With news today that the upcoming blockbuster No Time To Die has been delayed to November due to the Coronavirus, it now seems not even James Bond is up for saving the world right this moment. As the Coronavirus fears continue playing its role in market volatility, the fallout on various industries including major Chinese and Hollywood productions is becoming more apparent.
With a growing number of emergencies declared, it makes plenty of sense to hear about movie theaters being closed in China, even with it standing as the second-largest box office market in the world. Film productions are being shut down as well, as the notable suspension of shooting the latest Mission: Impossible starring Tom Cruise was announced not too long ago.
The biggest question, however, should be in regards to how this will affect the film business. While CDC officials provided a warning about Americans being prepared for a disruption of their daily lives, it’s not just a matter of studios shifting around their schedules and canceling publicity tours. Depending on the studio and the respective films, some American features have a major dependency on international box office success, particularly in China.
MGM, Universal and Bond producers, Michael G. Wilson and Barbara Broccoli, announced today that after careful consideration and thorough evaluation of the global theatrical marketplace, the release of NO TIME TO DIE will be postponed until November 2020. pic.twitter.com/a9h1RP5OKd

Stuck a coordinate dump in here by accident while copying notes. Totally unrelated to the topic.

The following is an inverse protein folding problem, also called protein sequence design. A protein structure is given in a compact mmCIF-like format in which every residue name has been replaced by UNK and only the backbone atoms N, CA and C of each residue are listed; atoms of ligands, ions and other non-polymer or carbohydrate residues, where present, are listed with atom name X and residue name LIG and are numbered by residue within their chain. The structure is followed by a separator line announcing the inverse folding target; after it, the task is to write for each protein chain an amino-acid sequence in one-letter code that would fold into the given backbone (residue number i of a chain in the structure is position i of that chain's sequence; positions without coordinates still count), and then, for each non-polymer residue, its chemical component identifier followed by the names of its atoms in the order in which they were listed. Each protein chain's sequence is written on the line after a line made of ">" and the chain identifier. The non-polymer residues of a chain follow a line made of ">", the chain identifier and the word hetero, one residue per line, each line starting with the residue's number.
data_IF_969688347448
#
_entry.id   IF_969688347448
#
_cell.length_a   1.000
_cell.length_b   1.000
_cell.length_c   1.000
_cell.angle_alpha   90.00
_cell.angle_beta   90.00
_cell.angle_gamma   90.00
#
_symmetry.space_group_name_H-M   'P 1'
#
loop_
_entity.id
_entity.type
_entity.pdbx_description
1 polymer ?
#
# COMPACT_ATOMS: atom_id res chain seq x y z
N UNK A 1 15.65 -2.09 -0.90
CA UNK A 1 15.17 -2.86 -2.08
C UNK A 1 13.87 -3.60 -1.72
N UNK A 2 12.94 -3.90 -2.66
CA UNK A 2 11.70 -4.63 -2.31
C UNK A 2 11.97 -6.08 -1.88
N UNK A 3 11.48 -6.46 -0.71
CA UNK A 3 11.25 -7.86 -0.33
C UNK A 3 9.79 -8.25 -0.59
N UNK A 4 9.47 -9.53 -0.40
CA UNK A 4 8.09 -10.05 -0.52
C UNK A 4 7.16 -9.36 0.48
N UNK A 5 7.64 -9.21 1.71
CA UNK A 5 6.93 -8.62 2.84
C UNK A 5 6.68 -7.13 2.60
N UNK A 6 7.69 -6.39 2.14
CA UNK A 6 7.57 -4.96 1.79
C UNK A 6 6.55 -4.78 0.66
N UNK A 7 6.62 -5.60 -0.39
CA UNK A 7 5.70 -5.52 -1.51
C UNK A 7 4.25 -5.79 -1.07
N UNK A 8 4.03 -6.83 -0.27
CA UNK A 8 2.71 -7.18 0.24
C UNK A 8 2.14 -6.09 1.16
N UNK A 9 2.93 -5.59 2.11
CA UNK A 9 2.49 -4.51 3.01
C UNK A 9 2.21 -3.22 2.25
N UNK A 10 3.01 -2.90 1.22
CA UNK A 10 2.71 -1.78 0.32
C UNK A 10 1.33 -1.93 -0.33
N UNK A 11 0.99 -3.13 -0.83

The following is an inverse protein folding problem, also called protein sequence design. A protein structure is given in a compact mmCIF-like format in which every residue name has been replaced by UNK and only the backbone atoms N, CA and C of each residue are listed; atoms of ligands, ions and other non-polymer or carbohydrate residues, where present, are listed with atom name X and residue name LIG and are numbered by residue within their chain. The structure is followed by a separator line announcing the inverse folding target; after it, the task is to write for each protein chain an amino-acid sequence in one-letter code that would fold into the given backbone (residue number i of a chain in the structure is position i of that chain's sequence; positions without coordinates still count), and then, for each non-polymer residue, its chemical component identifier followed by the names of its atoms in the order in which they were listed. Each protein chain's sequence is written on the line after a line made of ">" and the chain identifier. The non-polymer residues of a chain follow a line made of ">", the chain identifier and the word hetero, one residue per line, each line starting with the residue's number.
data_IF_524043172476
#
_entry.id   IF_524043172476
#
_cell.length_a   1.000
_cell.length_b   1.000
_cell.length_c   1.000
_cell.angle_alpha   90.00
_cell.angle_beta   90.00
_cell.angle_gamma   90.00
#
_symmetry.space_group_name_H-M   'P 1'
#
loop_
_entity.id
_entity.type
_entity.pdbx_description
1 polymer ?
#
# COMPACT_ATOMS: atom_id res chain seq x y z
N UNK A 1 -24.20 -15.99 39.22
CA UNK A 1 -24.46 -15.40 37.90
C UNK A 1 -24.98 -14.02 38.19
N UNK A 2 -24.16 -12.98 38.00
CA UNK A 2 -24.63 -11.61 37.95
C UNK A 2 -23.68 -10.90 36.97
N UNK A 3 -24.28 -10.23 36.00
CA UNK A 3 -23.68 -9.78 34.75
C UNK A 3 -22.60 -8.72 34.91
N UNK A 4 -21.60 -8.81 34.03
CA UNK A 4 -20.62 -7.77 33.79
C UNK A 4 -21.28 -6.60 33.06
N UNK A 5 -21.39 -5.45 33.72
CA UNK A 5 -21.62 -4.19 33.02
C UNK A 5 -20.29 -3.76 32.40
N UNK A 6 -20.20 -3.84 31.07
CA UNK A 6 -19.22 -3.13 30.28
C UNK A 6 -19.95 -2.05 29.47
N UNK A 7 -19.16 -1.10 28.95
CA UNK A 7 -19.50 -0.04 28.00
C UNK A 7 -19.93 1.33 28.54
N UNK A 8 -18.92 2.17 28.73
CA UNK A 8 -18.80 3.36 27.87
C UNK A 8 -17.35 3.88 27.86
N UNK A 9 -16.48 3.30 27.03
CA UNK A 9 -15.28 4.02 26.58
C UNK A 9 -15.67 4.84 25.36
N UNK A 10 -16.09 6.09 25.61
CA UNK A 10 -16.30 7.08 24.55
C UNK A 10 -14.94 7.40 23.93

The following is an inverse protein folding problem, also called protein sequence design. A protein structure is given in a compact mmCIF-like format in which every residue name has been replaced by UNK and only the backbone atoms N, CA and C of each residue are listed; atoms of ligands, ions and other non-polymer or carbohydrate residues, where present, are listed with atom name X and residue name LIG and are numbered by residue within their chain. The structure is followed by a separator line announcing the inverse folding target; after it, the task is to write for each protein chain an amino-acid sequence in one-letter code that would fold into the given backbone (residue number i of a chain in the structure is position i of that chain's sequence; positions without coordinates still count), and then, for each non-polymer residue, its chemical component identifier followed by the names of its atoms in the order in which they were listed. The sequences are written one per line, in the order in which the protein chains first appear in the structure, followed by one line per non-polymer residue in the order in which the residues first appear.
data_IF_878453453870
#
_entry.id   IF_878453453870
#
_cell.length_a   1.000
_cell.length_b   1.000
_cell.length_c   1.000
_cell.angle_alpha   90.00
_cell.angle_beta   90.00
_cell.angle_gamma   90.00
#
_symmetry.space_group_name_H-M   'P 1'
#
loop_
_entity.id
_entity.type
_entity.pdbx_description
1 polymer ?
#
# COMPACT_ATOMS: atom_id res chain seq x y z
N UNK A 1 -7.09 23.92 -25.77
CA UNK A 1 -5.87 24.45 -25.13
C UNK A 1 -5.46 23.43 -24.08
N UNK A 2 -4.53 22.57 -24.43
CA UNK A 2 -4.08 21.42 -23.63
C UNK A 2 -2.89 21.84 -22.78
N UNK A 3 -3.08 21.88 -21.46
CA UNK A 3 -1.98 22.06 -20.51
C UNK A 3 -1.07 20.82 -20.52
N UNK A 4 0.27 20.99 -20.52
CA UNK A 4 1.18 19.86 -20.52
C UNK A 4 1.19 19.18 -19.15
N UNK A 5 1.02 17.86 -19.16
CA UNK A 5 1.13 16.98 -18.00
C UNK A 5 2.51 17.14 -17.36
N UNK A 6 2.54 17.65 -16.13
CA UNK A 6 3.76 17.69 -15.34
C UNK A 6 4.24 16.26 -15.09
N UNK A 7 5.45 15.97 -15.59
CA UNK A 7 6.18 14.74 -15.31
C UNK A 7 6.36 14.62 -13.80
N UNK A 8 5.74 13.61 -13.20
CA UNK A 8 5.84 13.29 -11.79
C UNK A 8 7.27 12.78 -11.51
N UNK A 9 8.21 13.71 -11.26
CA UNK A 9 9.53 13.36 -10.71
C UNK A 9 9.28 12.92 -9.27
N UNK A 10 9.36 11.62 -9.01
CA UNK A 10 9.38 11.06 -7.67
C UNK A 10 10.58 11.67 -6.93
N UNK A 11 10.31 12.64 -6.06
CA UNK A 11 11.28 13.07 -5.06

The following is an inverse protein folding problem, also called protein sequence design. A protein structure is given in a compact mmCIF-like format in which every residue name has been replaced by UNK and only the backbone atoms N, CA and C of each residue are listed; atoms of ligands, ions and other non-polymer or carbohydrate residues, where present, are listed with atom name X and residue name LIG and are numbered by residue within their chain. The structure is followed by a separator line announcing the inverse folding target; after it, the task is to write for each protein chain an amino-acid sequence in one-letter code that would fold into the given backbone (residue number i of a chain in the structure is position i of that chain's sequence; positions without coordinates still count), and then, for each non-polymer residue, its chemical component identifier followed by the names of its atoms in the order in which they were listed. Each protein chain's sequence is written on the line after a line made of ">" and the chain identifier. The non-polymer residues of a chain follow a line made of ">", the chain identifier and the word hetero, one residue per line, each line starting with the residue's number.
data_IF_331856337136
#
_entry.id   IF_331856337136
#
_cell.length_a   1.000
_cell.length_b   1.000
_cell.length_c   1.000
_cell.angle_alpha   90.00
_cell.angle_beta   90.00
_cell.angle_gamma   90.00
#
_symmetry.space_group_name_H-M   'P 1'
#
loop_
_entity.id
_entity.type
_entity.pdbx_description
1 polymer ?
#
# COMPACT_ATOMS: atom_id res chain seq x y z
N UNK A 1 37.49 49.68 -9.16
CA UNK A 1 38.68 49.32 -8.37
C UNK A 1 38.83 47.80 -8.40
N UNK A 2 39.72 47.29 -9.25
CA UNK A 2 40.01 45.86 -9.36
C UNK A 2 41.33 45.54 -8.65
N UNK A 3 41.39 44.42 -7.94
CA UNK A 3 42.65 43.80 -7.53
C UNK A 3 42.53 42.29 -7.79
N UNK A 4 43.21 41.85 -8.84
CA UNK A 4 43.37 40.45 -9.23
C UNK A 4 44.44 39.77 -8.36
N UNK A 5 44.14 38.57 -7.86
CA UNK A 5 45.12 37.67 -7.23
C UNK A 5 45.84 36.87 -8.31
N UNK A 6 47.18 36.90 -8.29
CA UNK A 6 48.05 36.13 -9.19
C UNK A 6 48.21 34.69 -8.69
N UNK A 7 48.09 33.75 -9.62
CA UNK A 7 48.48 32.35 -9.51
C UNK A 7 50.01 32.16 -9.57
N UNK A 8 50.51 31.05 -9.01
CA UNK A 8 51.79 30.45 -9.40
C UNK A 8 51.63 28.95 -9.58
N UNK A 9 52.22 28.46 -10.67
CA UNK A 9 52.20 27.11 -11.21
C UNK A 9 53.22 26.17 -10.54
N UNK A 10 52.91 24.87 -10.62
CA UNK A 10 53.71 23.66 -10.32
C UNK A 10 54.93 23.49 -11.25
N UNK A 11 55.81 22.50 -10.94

— James Bond (@007) March 4, 2020
Out Of Studio Control
So far, Paramount Pictures, owned by Viacom (NASDAQ: VIA), has lost out on opening its recent hit Sonic the Hedgehog on its original Chinese release date, February 28. Universal Pictures, owned by Comcast (NASDAQ: CMCSA), may not have had high hopes for Dolittle or 1917 making a significant splash if they could have held onto those Chinese release dates, but things are currently up in the air for F9 (the latest Fast & Furious film), which has been a major global player, with the Chinese box office helping the series tremendously in the past.
Disney (NYSE: DIS) is in a similarly curious position, as Mulan has the potential to open huge in China, but without movie screens for the film to play on, the studio is in an interesting position in seeing a film focused on Chinese characters not even have a chance to play for a native Chinese audience. With that in mind, will the original animated Mulan, among other titles available on Disney+ see more success?
Amid these delays that will have movie studios panicking and adjusting, perhaps it will allow the various streaming services a chance to thrive, proving beneficial to companies such as Netflix (NFLX) and Amazon (AMZN). While productions for the original content provided for their respective streaming platforms may or may not face impact, the accelerated use due to concerns over how safe it is to go outside could prove to be quite favorable.
The impact of the Coronavirus has proven to be something that should not be underplayed. While major studios will thrive, even in handicapped quarters due to rescheduling, smaller studios are not in as good a position. Shifted releases could prove to allow for healthy competition in the marketplace, though continued competition in terms of trade wars may have its own effect on these studios. Disrupting this market could create a demand in the time to come, though at least rentals at home have remained a profitable option.
For more market trends, visit ETF Trends.